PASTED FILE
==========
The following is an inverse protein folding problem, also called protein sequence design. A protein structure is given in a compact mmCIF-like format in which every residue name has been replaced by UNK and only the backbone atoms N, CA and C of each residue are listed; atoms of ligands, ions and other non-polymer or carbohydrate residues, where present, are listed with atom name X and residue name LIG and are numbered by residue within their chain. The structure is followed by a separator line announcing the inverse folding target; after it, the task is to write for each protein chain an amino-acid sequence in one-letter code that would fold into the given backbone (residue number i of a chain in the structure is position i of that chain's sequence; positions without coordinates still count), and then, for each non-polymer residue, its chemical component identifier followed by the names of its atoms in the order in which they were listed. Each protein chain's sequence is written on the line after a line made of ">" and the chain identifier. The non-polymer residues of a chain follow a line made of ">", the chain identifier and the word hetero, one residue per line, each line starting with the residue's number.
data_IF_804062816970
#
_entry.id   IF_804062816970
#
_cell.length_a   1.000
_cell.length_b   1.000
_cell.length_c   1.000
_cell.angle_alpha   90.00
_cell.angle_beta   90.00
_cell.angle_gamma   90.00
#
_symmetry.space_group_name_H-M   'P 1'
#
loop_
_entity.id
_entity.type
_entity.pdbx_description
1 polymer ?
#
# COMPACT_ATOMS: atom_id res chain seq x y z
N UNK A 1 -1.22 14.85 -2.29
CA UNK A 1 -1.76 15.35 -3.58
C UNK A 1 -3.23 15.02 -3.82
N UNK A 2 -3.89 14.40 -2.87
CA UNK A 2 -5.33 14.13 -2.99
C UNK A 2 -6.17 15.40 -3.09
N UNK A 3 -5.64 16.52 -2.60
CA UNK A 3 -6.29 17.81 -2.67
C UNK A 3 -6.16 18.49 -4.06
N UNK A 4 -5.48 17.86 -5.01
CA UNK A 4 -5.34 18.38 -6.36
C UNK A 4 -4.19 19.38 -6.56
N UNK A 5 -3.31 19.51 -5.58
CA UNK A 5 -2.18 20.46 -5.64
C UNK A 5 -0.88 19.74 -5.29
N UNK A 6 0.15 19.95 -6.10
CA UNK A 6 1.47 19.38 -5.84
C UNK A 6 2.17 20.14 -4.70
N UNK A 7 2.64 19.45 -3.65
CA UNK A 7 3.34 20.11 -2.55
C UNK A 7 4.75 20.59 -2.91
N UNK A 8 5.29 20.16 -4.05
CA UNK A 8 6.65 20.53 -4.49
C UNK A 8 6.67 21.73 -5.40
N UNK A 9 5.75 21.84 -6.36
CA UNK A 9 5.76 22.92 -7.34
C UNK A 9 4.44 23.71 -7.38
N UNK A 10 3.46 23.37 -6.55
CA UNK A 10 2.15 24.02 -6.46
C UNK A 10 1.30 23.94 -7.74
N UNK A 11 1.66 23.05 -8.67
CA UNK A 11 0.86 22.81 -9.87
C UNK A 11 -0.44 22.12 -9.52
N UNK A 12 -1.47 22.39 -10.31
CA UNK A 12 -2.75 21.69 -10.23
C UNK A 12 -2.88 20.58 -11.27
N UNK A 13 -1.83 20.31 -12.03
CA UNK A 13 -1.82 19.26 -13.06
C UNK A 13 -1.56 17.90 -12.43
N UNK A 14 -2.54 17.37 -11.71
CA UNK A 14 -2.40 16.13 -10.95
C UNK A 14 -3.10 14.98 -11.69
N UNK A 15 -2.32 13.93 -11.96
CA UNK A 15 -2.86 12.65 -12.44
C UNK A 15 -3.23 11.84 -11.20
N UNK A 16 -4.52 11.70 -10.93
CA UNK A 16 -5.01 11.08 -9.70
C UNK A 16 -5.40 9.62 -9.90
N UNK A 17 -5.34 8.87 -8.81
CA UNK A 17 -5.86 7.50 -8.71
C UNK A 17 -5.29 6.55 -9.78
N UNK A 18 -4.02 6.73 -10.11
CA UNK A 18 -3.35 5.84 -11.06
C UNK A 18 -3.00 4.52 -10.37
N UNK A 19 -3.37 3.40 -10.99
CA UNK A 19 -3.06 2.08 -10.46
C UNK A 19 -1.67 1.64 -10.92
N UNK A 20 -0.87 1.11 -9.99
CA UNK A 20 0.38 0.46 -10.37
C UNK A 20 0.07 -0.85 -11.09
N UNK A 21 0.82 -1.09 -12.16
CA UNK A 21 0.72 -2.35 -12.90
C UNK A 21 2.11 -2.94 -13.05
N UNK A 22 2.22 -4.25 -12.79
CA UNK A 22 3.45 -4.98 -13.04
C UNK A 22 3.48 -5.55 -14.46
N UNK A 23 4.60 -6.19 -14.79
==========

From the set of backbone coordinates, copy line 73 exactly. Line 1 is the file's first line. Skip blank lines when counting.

N UNK A 18 -4.02 6.73 -10.11